Tag Archives: Action shots

Using a neutral density filter

ND filters can be used to produce some great images

Lee Filters – Big stopper neutral density filter reduces the light by ten stops. You can produce great images like this one from the video.

Sometimes you need a long exposure…

However, to take a very long exposure in daylight will mean too much light will burn out your picture. So you need to turn down the incoming light. For that you use an ND Filter. Here is how they are used.

Remind me, why do I need this?

Remember, shutter speed controls movement blur. If you want to show a car looking blurred as it goes past you might set the shutter speed to about a fifteenth or thirtieth of a second. But what if you want to capture a much less obvious movement or a really slow movement? Say two minutes? Well, normally the amount of light coming in will burn out the shot. Of course you can use a really small aperture (eg: f22) and let less light into the camera. But on a bright day two minutes will still burn out the shot. This is where Neutral Density (ND) filters come in. They are specially darkened filters that cut the light down allowing you to extend your exposure. With one of these you can do some awesome effects.

10 stop Neutral Density Filter (video)

In the video we see the making of a picture (above) by using the Lee Big Stopper Neutral Density Filter. This ND filter is very dark, which takes down the light by 10 stops. It creates a great effect on of the water swirling under the pier. This is the darkest type of ND filter.

ND filter strengths

ND filters can reduce the light entering your camera for up to 10 stops. This allowed 2 minute exposures in the video. However, there is also ND2, then ND4 and ND8. Other strengths exist, but these are the most common. They allow you to have shorter exposures so you can adjust the exposure to the needs of your shot. You can also put them together so an ND8 + ND2 gives you an effective ND10 – the strength in the video.

ND Grad.

Another of these type of filter is the graduated Neutral Density, or ND grad. The use of an ND grad is quite specific. It is used to reduce the incoming light from the sky when you have a bright sky and dark ground. If you expose for the ground the sky burns out. If you expose for the sky the ground is too dark. The ND Grad. helps prevent the sky burning out.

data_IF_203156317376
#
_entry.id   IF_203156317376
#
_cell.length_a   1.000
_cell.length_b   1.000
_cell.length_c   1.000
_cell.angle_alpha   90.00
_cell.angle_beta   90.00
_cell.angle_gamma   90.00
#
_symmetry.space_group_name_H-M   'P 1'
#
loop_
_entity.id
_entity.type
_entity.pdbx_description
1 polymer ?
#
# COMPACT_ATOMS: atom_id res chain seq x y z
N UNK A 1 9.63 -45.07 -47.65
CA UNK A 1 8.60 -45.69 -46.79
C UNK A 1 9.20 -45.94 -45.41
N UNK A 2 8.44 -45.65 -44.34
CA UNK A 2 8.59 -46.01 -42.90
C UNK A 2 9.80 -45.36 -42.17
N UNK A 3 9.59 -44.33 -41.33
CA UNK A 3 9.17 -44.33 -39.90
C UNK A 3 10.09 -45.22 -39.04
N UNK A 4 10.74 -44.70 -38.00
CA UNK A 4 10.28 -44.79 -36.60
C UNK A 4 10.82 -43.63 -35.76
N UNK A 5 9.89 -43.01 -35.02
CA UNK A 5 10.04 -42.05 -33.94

The ND Grad. is dark at one end and clear at the other. The two zones meet in the middle where the clear graduates into grey. Put the filter over the lens so the line of clear/grey graduation lies on the horizon, darkening the sky. Now, you can expose for the scene and get even light distribution. The next video will show you how this type of ND is used.

Mike Browne  External link - opens new tab/page

No, filters are simple and easy to use. There are some important things to remember…

Always use a tripod. It is impossible to hold a camera steady for more than about half a second. After that your image will start to get blurry.

You need to be quite precise about lining up ND Grads with the horizon. Take a little practice before going out to do the BIG shot.

The darker the ND Filter the more there is a tendency to impact on the white balance. Sometimes you get a blue colour cast, sometimes a red one. You can remove this in post production if you are using the RAW file format. Alternatively you can test the filter with your camera and adjust the white balance setting in-camera to correct for the aberration. Most of the stronger ND filters have this colour-shift tendency. it is exaggerated by the sensor type. CMOS sensors tend to magnify the effect.

Sometimes getting the exposure right is a matter of experimentation. Take a few test shots and make sure you do some “Chimping”.